On Nov. 8, 2017, my dad died. We had known he was dying — had had weeks to prepare for his death. What I was not prepared for was the sense of irrevocable loss. My dad was gone. He wasn’t just my dad. He was my hero. He was my friend.
All of this came back to me recently, as I sat in a memorial service at the James J. Peters VA Medical Center in the Bronx, where my dad, who’d served in the Korean War, had been treated and died. The VA describes it as a last roll-call ceremony of remembrance. It’s meant to celebrate the veterans who have passed on and bring a measure of closure to those they left behind.
On arrival, each family received a single rose. During the memorial service, families were invited to share stories of the departed veteran, after which they placed the rose in a vase forming a “bouquet of remembrance.” The stories were warm, funny, touching and uniting in a way I hadn’t quite expected. Other fathers had died. Other children had loved and looked up to their fathers. Other children, spouses and grandchildren were hurting. I was not alone.
As I listened to those stories, I looked around that crowded room. There was such diversity there — a slender well-spoken white woman spoke elegantly about her tennis-playing husband; a half-Sicilian, half-Cherokee woman spoke about how she would kiss her father all over his face. “He’d giggle like a little girl,” she said. A Latinx man talked about his father’s history of abuse, a history that had not precluded love; a black family spoke about their stern father who’d brought them up well; a young girl talked about her rage and inability to process her grandfather’s death. She had, she confessed, remained confused and angry at God until she sat down and wrote a poem about her grandfather. I understood the release her poetry had given her. As a writer, as a communicator, I believe in words, and I use them to release everything I have pent up in myself. It is through words that I process my lived experience.
We were all so different. Yet we’d been brought together by a single facility — the James J. Peters VA Medical Center — which had cared for ours in a way we couldn’t ourselves, and who had done so with honesty, compassion and respect. We were strangers, yet we were united in our grief. Some people had lost their loved one months before, as I had; for others, the loss was relatively new, just weeks old. They were all looking for a way out of grief. I got up to share my story.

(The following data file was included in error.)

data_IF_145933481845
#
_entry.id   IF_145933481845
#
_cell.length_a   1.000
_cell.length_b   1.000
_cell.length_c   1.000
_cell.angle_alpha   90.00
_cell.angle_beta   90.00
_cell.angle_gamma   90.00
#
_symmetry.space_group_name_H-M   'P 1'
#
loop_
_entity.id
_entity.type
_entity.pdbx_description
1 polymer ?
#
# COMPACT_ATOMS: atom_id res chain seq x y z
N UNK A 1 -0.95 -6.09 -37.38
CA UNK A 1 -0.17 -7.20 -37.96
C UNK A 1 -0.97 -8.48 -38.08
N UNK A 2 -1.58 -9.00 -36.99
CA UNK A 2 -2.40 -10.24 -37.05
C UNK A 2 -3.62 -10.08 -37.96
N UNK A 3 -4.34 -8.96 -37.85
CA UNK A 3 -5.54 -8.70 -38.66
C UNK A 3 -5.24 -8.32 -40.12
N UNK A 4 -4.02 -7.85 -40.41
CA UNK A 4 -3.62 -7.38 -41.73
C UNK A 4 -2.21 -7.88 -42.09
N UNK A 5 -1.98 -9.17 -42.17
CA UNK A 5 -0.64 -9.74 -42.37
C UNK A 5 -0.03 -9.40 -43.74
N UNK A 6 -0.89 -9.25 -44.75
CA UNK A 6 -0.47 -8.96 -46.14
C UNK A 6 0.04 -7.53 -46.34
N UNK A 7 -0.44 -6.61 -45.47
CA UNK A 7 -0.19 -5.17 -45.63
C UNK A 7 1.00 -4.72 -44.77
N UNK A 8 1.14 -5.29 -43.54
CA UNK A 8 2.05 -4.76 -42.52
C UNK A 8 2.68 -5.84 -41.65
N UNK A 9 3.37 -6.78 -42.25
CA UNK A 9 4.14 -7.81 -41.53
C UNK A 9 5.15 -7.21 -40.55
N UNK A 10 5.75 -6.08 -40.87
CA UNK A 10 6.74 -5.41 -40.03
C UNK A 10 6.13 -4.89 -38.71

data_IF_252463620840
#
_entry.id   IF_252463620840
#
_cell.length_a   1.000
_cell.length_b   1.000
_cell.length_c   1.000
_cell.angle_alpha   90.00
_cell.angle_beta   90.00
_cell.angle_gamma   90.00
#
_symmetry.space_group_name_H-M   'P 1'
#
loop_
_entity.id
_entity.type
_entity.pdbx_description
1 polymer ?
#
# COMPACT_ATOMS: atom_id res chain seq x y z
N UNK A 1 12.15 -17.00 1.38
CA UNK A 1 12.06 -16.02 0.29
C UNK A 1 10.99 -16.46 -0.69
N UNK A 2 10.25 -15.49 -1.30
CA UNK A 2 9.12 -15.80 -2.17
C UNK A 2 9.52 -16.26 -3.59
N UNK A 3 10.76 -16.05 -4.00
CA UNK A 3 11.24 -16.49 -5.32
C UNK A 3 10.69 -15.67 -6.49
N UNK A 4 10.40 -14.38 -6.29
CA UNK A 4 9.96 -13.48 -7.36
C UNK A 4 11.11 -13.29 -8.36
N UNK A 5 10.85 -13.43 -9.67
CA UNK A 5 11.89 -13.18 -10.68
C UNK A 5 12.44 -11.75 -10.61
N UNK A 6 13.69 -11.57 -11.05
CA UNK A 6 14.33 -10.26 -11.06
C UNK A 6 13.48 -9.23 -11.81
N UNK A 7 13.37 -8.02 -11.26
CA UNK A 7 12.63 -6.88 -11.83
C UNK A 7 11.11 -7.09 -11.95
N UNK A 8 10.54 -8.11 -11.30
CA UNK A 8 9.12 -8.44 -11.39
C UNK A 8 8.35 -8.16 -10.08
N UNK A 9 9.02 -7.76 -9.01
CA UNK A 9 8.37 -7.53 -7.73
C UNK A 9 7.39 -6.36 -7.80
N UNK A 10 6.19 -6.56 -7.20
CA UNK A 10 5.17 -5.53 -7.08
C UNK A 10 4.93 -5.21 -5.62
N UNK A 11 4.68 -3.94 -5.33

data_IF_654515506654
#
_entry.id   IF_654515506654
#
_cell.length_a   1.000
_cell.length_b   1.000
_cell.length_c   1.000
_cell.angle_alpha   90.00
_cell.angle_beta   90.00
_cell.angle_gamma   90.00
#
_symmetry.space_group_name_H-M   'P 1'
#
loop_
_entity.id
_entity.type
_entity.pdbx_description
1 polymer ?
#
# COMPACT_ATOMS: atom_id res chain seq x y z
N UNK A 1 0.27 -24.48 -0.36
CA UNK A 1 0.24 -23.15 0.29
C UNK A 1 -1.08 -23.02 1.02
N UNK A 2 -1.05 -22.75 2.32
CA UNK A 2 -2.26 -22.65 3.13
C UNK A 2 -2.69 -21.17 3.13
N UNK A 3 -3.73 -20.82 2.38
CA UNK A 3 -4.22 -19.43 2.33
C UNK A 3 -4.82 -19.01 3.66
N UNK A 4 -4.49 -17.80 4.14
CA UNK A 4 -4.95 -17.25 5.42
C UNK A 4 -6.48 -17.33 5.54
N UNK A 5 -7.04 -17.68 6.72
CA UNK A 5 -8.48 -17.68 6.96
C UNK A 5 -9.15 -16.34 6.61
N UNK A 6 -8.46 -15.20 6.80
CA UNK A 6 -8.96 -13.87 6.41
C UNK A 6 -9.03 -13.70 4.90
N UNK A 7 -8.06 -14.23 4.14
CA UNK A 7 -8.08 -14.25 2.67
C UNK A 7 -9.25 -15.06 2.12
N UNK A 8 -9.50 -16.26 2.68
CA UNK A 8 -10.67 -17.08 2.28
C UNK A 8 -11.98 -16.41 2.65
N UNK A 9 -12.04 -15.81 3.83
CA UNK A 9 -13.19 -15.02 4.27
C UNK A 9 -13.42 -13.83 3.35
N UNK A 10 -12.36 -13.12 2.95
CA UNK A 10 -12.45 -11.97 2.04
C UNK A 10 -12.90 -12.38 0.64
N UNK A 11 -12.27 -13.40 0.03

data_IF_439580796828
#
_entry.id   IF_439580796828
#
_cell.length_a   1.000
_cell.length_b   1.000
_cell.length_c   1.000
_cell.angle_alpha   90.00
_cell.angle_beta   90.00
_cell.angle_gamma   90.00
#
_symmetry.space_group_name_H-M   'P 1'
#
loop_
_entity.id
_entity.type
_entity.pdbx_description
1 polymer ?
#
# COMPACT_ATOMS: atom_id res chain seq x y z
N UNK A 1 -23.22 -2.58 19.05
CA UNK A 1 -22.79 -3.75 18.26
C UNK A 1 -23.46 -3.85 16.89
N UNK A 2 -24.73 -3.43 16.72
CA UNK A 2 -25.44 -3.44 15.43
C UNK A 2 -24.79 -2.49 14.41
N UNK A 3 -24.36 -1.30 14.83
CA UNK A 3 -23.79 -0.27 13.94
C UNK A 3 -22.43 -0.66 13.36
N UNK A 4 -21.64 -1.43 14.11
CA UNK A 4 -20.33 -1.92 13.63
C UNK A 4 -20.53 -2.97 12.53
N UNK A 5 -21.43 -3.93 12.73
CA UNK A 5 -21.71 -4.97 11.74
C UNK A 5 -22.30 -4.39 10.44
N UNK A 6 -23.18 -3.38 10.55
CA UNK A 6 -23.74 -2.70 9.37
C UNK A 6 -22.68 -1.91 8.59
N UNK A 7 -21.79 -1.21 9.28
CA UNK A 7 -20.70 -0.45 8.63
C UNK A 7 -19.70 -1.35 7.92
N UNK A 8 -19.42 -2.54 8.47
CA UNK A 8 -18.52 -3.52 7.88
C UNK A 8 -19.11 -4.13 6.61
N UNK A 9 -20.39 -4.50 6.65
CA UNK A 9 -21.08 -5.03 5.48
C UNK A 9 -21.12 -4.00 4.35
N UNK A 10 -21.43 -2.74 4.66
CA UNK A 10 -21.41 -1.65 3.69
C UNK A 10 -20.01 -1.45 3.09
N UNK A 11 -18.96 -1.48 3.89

One night, I told them, I dreamt of my dad. I was in Grand Central Station walking and carrying a heavy box. I had no idea what was in it, but it was so heavy. I didn’t know where I was going, but I knew I had to keep walking. Then I saw my dad walking towards me. I stopped. Daddy! He smiled at me. I started to turn to follow him. “No, Lawrence,” he said, “I have to go this way to continue my journey. You can’t come with me. You have to go on your way. I’m OK.” He started walking again, and I started to walk in the opposite direction, as I had been before seeing him. I looked down and realized the heavy box was gone.
I was surprised by how many people came up to me after to thank me for sharing that story.
I asked my colleague, Judy Morrissey, LCSW, who is the director of Behavioral Health at Mazzoni Center, about grief. “The most important thing,” she said, “is to acknowledge what you’re going through is grief. Be kind to yourself. Know you may need extra support, or time. It doesn’t mean you’re weak if you’re sad, or lonely or missing that person. It’s healthy to talk about that person — talking about them can take the form of sharing a favorite memory or simply going to a place that was special to both of you.”
For some people, Morrissey said, grief is a linear process. “For others, it jumps around and for still others, it goes back and forth. Just as individuals, we express ourselves differently, so too do we express our grief.”
Larry Benjamin is director of communications at Mazzoni Center. He is also the author of three novels, a collection of short stories, an allegorical novella and the blog “This Writer’s Life.”